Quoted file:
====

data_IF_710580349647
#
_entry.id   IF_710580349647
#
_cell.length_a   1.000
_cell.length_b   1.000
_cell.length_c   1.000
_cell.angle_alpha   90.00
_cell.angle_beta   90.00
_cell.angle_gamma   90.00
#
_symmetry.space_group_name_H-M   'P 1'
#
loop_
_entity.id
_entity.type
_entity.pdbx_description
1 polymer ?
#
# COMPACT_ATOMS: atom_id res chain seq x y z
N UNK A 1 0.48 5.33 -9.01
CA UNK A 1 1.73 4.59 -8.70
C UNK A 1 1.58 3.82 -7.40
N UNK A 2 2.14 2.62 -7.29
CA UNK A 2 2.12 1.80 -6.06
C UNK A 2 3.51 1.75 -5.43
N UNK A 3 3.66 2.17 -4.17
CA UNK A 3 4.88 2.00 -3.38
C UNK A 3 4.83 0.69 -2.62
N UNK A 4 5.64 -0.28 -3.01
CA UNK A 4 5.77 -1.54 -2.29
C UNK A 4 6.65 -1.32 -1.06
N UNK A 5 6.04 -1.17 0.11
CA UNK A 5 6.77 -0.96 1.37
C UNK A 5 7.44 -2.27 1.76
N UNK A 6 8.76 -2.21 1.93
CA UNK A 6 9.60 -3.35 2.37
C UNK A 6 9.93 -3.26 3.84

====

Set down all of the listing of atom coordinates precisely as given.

data_IF_710580349647
#
_entry.id   IF_710580349647
#
_cell.length_a   1.000
_cell.length_b   1.000
_cell.length_c   1.000
_cell.angle_alpha   90.00
_cell.angle_beta   90.00
_cell.angle_gamma   90.00
#
_symmetry.space_group_name_H-M   'P 1'
#
loop_
_entity.id
_entity.type
_entity.pdbx_description
1 polymer ?
#
# COMPACT_ATOMS: atom_id res chain seq x y z
N UNK A 1 0.48 5.33 -9.01
CA UNK A 1 1.73 4.59 -8.70
C UNK A 1 1.58 3.82 -7.40
N UNK A 2 2.14 2.62 -7.29
CA UNK A 2 2.12 1.80 -6.06
C UNK A 2 3.51 1.75 -5.43
N UNK A 3 3.66 2.17 -4.17
CA UNK A 3 4.88 2.00 -3.38
C UNK A 3 4.83 0.69 -2.62
N UNK A 4 5.64 -0.28 -3.01
CA UNK A 4 5.77 -1.54 -2.29
C UNK A 4 6.65 -1.32 -1.06
N UNK A 5 6.04 -1.17 0.11
CA UNK A 5 6.77 -0.96 1.37
C UNK A 5 7.44 -2.27 1.76
N UNK A 6 8.76 -2.21 1.93
CA UNK A 6 9.60 -3.35 2.37
C UNK A 6 9.93 -3.26 3.84